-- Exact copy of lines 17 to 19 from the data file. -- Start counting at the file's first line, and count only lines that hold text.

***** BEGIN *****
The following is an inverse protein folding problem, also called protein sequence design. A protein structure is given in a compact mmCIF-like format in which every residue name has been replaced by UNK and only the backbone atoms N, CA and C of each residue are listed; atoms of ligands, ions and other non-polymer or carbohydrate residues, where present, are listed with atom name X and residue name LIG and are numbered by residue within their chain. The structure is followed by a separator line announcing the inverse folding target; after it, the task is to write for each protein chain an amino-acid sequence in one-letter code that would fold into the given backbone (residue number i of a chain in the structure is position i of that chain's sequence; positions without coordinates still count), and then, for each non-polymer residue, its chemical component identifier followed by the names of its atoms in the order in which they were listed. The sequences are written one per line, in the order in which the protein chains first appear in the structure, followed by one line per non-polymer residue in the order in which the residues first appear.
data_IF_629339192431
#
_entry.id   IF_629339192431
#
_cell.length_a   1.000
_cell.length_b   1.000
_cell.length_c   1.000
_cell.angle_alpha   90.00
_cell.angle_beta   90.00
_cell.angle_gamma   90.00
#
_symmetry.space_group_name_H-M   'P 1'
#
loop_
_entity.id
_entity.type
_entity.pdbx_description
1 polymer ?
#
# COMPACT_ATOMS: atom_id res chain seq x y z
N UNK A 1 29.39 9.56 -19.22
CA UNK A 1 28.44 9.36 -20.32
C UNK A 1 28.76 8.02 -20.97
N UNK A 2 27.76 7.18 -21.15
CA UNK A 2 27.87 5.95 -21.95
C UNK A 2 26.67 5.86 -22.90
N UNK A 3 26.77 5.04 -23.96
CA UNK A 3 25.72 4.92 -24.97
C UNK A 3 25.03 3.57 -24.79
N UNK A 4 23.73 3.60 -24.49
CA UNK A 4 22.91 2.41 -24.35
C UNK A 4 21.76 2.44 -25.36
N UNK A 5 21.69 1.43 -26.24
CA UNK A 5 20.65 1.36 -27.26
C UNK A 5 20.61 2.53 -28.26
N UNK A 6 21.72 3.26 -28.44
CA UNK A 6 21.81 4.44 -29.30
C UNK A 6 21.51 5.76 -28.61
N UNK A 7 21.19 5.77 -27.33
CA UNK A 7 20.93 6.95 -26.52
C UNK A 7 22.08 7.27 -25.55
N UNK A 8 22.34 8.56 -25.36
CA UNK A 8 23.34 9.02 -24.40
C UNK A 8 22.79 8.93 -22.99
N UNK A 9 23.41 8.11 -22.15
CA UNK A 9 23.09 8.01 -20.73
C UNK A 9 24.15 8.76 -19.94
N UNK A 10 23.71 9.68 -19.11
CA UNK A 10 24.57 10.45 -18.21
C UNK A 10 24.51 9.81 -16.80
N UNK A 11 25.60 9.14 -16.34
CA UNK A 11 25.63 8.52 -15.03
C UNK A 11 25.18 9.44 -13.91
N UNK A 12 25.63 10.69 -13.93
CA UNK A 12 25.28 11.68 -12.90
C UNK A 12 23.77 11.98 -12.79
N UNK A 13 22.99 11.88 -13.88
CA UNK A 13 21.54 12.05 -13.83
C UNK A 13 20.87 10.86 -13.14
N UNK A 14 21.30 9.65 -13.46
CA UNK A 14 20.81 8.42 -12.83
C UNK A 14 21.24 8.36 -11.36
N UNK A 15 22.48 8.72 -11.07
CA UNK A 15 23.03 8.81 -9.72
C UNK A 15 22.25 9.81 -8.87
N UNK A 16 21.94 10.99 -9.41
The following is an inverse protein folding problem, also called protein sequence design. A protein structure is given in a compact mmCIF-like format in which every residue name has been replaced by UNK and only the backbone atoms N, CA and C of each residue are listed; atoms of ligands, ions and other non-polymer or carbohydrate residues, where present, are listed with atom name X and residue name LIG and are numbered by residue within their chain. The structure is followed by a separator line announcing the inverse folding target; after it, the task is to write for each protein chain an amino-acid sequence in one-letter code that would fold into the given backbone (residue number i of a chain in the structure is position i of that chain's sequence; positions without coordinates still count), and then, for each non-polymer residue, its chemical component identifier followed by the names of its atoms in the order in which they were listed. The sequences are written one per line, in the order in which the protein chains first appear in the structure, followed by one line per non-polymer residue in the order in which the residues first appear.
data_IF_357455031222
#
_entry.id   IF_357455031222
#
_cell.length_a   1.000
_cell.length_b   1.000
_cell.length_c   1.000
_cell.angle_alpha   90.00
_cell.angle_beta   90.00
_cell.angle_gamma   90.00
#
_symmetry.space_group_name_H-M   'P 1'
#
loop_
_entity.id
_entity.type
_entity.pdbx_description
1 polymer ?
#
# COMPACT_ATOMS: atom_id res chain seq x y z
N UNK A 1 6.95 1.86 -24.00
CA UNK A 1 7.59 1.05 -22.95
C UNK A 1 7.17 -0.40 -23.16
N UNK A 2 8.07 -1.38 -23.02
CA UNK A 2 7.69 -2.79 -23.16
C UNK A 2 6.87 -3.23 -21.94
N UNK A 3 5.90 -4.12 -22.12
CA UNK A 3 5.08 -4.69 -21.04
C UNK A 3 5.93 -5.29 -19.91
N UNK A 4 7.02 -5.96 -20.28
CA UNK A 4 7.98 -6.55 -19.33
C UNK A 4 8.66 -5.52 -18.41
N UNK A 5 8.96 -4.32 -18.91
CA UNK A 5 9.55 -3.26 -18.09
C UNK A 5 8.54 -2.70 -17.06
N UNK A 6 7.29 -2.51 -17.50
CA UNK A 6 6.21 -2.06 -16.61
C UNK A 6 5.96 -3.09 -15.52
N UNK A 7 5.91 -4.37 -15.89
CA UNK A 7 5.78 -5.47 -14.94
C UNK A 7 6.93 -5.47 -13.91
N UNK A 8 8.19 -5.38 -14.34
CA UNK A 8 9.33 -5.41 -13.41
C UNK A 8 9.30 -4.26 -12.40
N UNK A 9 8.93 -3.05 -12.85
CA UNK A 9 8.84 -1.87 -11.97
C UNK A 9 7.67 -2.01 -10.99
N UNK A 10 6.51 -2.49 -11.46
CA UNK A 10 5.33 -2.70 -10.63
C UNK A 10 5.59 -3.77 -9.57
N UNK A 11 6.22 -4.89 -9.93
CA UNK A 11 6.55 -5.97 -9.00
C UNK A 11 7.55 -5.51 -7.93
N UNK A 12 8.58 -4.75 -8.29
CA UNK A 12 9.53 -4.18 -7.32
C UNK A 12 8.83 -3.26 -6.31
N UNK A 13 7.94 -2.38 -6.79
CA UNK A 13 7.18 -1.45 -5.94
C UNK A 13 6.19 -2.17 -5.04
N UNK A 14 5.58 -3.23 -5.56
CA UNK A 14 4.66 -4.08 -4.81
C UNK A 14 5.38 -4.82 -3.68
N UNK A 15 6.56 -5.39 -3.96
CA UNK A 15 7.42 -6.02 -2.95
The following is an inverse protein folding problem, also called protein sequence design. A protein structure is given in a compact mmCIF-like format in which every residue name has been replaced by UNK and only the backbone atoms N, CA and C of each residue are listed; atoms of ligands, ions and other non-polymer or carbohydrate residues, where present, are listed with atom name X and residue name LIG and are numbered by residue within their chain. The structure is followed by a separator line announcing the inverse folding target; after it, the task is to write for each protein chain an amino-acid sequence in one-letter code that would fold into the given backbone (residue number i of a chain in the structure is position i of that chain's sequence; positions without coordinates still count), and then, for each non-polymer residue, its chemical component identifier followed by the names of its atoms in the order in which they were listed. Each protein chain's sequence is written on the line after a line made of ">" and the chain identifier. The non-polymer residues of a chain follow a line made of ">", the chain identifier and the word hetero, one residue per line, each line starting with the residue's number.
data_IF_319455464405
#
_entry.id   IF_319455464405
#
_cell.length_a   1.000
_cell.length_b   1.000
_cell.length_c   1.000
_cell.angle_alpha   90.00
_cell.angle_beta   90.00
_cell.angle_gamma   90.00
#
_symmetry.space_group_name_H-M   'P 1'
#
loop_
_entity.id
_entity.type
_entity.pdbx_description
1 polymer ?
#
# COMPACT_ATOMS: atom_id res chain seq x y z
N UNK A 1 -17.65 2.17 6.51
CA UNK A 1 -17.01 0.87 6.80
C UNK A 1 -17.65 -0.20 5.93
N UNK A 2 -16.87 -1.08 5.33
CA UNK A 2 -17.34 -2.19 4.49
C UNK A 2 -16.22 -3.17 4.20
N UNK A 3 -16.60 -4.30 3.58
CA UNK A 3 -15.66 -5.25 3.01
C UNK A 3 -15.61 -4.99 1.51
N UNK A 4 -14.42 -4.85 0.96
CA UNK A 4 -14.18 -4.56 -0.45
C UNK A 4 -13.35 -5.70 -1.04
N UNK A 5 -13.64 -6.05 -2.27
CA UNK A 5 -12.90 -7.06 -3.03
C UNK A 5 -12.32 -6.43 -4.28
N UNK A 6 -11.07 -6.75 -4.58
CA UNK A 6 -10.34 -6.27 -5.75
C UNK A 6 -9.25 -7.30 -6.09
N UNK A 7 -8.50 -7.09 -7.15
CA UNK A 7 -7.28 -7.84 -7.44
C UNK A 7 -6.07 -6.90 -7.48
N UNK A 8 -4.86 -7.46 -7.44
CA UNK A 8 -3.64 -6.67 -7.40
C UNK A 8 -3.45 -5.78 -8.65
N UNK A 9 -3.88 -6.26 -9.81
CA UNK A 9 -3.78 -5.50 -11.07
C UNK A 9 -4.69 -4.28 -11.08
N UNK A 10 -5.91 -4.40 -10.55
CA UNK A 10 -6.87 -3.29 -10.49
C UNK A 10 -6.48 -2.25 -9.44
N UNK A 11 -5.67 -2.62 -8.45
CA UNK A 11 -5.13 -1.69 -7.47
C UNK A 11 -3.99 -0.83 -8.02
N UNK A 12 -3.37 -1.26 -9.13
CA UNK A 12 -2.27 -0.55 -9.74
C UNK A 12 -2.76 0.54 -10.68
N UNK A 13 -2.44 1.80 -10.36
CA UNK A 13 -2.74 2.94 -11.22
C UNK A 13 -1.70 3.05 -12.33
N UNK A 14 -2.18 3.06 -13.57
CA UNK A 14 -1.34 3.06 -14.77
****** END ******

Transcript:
_entity.type
_entity.pdbx_description
1 polymer ?